As we experience consumers’ hoarding of a few items like toilet paper we might be under the impression that we’ve fallen on “Tough Times.” Powerful memories exist for my senior parents who lived during World War II, when rationing meant you couldn’t always buy a wide range of the things you wanted. Like many Americans they learned and practiced “If you don’t need it, DON’T BUY IT.”
It might sound like the advice of frugal parents, “If you don’t need it, DON’T BUY IT,” but to meet the needs of US soldiers during World War II, commodities in short supply had to be rationed. So in 1942 Americans back home were given numbered ration books with stamps inside to control people’s consumption of things like coffee, fuel and shoes and provide equal distribution of scarce goods.
A person could not buy a rationed item without also giving the store the right ration stamp. Once a person’s monthly ration stamps were used up, they couldn’t buy any more of that type of product. It was like being on an allowance.
This meant planning carefully, being creative, not wasting and self-control. My father’s ration book represents just one way in which World War II changed the spending behaviors of families.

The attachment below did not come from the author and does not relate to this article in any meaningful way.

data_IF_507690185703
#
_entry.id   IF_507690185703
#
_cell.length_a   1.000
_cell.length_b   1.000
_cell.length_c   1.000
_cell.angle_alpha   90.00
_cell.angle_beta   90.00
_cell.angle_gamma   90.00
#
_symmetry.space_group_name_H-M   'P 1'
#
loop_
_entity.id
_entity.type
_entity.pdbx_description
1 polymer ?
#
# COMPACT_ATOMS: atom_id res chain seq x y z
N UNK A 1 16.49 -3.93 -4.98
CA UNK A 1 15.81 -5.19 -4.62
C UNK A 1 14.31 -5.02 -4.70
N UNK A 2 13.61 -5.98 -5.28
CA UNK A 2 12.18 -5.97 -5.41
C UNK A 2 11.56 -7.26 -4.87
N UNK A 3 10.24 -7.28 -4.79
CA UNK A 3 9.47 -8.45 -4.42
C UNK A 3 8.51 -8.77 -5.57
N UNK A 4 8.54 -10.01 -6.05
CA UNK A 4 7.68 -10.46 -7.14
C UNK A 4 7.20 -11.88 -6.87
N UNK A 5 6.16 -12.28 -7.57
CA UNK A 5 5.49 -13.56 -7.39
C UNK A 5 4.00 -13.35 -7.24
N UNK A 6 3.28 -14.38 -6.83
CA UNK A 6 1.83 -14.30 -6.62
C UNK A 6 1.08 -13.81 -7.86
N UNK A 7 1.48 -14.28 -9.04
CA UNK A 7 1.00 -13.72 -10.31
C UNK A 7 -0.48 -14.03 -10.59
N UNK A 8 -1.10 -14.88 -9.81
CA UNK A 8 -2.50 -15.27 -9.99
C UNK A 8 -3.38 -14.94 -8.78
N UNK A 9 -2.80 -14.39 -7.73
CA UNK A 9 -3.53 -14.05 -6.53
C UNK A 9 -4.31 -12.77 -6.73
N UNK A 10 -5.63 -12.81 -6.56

So, what of these valuable consumer behaviors can we practice today? Do I have a list and know what is already on hand at home before shopping? Can the “If you don’t need it, DON’T BUY IT” ideal give me confidence to wait during a temporary product shortage? How might my kids, family, friends be encouraged by a different perspective than what they are seeing happen?
My grandparents and parents, like many American households, learned and practiced modest family living, to do without and to sacrifice for the common good because “If you don’t need it, DON’T BUY IT.”
Being guided by the rule “If you don’t need it, DON’T BUY IT” printed on American’s WWII ration book covers could prove to be a life lesson for the historical event that impacts us all these days. The ration book of my 82-year-old father, a Soil Conservation Contractor and Southeast Kansas farmer, re-appeared this week as he continues to live by the motto “If you don’t need it, DON’T BUY IT.”
Guest Blogger: Carol Ehlers, Human Sciences Finance Field Specialist, Iowa State University Extension and Outreach.